File An Application For Adjudication of Claim at the WCAB
Appeals of workers’ compensation claims are heard at the Workers’ Compensation Appeals Board (WCAB). The WCAB is an administrative law court set up through the executive branch (California Department of Workers' Compensation) under the authority of the legislature and oversight of the judiciary, including the California Supreme Court. The State of California has established several WCAB offices throughout California, so you will need to file your appeal at the office that serves your county.
Workers' Compensation Judge Makes Final Decision
While this is going on, keep in mind that neither your employer nor their insurance has the last word in whether your workers' compensation claim is rejected. The DWC/WCAB judge is the only one who can rule on whether or not your claim will be accepted or denied in the end.
Request a hearing before the Workers’ Compensation Appeals Board (WCAB)
When the DWC has received your Application for Adjudication of Claim, they will send you a Notice of Application confirming receipt. A court case number (starting with ADJ) will be assigned to your case. The ADJ number appears on your notice as well.
A request for a hearing should be made once your case is ready to go to hearing by submitting a Declaration of Readiness to Proceed with the DWC. A workers' compensation lawyer helps you do this.
Help You Obtain A Qualified Medical Evaluation (QME)
A qualified medical expert (QME) may be requested to assist the parties in resolving the problems presented by a disputed diagnosis. If you employ an attorney, he or she and the claims administrator may be able to agree on a medical evaluator (AME) to resolve these types of medical disputes:
- need for ongoing treatment
- need for future medical care
- permanent impairment
- work restrictions
- job retraining
- temporary disability periods
- body parts involved
- cumulative trauma periods
- employer liability
- nature and extent of injury
- industrial causation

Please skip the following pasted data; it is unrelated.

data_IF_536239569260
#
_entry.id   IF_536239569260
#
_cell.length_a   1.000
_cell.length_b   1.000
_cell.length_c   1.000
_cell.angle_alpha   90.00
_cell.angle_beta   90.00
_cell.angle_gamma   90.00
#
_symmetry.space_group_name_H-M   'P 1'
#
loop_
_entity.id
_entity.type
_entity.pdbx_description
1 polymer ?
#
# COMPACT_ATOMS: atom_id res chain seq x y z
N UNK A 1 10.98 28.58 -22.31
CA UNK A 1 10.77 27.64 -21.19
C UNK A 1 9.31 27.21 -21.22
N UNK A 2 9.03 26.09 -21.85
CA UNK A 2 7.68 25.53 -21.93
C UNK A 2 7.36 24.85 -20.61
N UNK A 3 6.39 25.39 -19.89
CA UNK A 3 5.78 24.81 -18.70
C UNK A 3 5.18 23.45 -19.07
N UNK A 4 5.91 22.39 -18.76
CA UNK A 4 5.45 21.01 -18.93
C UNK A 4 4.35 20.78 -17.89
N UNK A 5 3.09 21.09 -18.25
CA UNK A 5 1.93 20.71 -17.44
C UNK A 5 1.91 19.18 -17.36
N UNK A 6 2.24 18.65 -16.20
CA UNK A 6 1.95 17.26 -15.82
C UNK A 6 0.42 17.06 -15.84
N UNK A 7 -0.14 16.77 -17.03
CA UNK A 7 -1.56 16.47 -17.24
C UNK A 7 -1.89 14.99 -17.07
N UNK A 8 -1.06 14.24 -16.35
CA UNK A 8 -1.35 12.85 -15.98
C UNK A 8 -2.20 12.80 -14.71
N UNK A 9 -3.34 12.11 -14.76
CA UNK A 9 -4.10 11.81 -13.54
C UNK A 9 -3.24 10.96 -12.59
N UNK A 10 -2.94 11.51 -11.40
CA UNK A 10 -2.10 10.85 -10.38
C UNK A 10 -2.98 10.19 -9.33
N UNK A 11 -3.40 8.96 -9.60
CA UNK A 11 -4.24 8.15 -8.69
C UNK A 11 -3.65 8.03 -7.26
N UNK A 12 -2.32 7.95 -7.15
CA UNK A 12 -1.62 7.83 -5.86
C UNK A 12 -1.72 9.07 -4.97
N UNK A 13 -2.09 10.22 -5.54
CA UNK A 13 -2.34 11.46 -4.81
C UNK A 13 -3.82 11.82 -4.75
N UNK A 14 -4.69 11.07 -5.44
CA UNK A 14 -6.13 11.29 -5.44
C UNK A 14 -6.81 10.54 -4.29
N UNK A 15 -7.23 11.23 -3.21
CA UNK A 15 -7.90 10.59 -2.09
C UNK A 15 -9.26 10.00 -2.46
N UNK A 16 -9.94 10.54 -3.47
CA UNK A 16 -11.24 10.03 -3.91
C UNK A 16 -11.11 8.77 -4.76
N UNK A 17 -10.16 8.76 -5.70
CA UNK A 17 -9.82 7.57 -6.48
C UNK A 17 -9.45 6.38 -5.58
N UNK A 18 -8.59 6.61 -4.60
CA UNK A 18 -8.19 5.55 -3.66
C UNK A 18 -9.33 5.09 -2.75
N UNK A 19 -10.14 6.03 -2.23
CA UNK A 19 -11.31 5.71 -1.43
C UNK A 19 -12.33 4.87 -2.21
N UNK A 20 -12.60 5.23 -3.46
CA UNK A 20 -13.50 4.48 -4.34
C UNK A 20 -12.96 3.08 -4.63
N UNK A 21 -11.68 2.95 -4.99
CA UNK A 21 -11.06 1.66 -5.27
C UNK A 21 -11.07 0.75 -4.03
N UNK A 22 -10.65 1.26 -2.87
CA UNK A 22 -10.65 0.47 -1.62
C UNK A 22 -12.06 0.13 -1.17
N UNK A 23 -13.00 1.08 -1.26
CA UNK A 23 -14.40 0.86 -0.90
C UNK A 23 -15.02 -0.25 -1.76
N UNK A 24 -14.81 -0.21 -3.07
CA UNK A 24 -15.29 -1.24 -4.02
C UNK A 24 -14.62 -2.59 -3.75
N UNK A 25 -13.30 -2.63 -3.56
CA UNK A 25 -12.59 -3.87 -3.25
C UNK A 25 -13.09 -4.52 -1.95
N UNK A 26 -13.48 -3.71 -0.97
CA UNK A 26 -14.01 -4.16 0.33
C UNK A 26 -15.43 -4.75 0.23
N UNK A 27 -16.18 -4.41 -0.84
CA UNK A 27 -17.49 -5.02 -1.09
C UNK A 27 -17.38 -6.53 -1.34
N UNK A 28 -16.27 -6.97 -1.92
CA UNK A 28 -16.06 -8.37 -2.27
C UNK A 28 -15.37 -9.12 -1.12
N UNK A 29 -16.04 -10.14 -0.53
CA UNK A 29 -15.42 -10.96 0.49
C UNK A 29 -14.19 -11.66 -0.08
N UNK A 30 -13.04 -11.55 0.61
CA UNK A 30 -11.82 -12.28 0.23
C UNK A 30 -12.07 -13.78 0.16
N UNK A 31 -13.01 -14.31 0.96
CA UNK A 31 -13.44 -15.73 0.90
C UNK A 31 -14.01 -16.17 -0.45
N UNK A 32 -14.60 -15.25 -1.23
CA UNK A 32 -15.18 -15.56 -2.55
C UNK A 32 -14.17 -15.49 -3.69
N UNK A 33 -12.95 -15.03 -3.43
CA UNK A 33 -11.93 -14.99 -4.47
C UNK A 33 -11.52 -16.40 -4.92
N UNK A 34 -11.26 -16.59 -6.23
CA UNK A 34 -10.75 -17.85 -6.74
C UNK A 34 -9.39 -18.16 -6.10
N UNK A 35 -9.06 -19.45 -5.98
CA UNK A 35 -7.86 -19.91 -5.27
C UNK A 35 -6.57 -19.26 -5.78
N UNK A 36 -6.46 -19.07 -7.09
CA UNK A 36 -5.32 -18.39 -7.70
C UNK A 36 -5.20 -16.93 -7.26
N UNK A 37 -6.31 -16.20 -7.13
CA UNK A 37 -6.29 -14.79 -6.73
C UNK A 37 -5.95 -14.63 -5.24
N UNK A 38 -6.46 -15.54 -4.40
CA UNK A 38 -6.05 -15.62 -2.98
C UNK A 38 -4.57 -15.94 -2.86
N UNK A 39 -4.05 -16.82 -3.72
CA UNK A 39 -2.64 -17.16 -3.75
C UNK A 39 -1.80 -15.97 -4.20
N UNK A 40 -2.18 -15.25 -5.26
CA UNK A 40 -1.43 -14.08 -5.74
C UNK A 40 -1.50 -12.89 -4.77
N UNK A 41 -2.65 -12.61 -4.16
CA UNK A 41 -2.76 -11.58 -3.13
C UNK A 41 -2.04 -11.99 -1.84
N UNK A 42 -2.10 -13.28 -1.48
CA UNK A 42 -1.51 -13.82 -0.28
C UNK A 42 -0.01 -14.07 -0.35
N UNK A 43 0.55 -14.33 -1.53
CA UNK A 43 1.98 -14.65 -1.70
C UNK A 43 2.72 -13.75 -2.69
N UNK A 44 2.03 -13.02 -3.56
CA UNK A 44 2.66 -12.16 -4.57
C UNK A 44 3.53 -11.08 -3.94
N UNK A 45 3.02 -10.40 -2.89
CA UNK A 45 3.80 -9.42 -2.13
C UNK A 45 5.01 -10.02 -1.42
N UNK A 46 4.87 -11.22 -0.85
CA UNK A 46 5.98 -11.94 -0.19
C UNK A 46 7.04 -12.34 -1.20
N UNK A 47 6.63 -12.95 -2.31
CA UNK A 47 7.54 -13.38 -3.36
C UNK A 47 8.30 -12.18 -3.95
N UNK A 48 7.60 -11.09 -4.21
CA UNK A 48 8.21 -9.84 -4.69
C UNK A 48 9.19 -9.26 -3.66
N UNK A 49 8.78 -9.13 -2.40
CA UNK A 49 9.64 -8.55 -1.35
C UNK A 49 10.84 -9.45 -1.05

The DWC will send the applicant and claims administrator a list of QMEs within their geographic area to choose from. The parties must select someone from this list. If they are unable to agree, each party may strike one name and the remaining QME on the list will be appointed.
An injured worker who is not represented by an attorney has the right to request a QME at any time.
Present your case at the hearing
You need to file a Declaration of Readiness to a Mandatory Settlement Conference (MSC). The WCAB Judge will try to persuade you and the insurance company to negotiate a settlement. If the case does not settle, it will be scheduled for trial and a date for the hearing/trial will be given to the parties.
A Workers' Compensation Judge will preside over the hearing, which will be held in a manner much different than a civil trial. Civil lawsuits include the right to a jury trial. A Workers' Compensation Judge is both the judge and jury. The judge in a workers' compensation case has very narrow power to decide workers' compensation claims only. And civil judges cannot adjudicate a workers' compensation case.
Both sides will provide evidence to the Judge who will preside over the trial, and they will be able to question and cross-examine any witnesses presented in the Pre-Trial Conference Statement, which was completed at the time the case was set for trial by both parties. A court reporter will record everything that is said in the courtroom. The judge will take the case under advisement/submission and make a decision, generally within 30 to 90 days, once both parties have finished.
Negotiate with the claims administrator for a fair settlement.
A workers’ compensation attorney can help you get the benefits you need and deserve. Don’t wait – contact an experienced attorney today. The experienced lawyers at Napolin Accident Injury Lawyer know how to fight for their clients in the arena of workers' compensation benefits disputes.